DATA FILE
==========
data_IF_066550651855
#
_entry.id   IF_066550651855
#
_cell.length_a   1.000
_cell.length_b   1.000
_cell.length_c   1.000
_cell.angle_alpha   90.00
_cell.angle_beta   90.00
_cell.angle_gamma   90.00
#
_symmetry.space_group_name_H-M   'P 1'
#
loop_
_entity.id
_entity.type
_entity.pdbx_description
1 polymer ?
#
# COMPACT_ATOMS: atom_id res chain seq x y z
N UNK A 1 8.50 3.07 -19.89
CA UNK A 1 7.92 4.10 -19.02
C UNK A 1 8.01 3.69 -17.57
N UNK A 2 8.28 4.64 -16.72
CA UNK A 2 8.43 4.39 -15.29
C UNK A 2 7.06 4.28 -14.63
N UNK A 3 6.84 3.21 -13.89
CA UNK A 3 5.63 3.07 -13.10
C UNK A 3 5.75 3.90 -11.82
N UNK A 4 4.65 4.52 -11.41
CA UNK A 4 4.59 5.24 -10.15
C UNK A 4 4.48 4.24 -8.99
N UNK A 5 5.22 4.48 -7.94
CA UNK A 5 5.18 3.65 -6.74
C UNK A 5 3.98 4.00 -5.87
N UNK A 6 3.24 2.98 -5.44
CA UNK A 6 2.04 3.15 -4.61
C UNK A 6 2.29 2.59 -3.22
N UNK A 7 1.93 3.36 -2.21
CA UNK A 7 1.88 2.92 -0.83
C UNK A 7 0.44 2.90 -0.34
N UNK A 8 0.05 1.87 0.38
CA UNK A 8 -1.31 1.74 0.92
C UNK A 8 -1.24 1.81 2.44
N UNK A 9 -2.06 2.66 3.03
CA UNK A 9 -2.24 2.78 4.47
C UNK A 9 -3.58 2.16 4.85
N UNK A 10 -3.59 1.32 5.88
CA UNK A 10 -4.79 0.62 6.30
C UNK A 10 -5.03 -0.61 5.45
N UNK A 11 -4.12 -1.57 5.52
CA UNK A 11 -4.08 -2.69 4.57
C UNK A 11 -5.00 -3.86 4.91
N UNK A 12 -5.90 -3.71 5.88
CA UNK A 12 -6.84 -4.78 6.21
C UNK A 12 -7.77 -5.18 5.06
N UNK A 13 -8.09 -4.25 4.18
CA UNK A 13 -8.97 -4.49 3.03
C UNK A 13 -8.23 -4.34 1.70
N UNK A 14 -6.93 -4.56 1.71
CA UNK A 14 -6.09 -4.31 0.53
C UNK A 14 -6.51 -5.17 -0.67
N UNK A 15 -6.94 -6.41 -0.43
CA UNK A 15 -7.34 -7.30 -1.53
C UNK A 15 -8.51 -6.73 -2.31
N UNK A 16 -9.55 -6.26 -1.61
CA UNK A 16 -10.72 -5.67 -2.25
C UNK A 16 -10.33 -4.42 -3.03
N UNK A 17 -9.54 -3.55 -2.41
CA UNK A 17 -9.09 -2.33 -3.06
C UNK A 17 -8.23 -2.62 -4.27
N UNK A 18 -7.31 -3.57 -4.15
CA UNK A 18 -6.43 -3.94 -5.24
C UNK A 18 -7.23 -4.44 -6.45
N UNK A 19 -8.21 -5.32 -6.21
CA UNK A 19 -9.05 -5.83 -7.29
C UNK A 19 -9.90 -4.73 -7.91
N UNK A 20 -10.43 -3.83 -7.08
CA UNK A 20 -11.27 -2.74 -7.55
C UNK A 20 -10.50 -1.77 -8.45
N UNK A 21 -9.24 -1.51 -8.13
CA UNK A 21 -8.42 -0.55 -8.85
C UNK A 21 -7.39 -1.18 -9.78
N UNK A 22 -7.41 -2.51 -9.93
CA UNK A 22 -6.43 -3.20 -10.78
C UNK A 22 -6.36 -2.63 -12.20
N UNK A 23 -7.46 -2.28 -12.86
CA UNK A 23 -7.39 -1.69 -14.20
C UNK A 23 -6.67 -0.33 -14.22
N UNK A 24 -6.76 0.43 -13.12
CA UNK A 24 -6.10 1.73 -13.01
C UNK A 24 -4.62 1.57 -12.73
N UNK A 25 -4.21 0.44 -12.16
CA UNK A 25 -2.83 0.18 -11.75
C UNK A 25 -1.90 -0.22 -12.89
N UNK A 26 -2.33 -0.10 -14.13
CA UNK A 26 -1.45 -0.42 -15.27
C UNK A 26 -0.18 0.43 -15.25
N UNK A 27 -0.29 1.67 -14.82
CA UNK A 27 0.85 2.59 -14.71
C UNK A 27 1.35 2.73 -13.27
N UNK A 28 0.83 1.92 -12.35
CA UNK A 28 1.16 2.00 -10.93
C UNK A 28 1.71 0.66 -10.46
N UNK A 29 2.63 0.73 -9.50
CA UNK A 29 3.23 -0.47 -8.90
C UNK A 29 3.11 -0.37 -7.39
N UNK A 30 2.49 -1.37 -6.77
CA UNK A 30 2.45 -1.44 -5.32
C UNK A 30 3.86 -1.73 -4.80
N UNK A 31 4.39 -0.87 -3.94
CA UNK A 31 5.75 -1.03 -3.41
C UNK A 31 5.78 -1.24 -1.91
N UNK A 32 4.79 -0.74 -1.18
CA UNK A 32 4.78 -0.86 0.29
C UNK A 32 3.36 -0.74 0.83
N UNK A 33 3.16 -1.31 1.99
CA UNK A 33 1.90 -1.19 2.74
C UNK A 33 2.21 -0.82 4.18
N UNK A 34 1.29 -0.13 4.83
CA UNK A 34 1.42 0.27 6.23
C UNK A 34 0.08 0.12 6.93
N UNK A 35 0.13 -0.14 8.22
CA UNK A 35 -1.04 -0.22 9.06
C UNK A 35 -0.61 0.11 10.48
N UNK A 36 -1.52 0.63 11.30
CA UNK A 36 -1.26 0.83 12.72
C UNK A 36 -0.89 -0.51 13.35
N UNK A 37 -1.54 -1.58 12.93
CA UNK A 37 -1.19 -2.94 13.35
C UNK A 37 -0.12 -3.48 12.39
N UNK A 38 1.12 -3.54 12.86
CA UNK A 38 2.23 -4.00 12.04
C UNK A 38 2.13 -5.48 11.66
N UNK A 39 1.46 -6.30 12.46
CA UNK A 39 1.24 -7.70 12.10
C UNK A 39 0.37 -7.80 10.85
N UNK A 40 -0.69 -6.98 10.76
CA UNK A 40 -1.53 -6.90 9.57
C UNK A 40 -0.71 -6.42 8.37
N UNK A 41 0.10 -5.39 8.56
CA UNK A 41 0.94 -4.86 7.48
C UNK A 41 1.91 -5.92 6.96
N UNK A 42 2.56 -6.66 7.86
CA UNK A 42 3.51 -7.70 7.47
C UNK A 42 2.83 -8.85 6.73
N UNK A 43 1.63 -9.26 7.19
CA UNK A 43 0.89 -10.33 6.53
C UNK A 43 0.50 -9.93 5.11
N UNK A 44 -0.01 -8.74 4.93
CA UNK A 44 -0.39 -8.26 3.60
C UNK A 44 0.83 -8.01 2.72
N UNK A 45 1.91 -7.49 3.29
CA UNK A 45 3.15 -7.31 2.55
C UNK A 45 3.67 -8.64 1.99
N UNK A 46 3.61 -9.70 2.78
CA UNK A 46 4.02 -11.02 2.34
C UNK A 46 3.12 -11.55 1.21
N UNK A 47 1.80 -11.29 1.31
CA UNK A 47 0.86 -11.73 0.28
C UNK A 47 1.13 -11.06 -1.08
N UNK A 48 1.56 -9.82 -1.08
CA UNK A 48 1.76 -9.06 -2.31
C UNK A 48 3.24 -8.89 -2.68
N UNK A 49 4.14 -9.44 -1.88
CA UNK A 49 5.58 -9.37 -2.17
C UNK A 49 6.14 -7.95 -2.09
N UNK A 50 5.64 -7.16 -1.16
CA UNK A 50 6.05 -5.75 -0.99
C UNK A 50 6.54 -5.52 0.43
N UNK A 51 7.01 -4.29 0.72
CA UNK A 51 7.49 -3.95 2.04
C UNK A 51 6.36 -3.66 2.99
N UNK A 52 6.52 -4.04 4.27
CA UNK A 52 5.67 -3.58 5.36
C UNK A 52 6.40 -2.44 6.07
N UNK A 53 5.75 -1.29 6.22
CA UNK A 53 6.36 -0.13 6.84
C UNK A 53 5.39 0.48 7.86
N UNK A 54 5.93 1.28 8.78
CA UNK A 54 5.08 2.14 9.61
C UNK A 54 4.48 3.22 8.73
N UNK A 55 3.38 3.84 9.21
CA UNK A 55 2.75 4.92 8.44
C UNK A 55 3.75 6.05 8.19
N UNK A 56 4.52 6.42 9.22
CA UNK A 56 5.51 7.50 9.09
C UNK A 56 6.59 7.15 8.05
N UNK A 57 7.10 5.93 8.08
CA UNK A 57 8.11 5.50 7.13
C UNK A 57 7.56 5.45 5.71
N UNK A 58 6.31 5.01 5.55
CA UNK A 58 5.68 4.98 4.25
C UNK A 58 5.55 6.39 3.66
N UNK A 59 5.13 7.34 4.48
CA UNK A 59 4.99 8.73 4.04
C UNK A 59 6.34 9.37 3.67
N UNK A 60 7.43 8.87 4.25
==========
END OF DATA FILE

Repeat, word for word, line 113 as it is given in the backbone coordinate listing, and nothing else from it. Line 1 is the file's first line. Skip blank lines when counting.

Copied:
C UNK A 31 5.78 -1.24 -1.91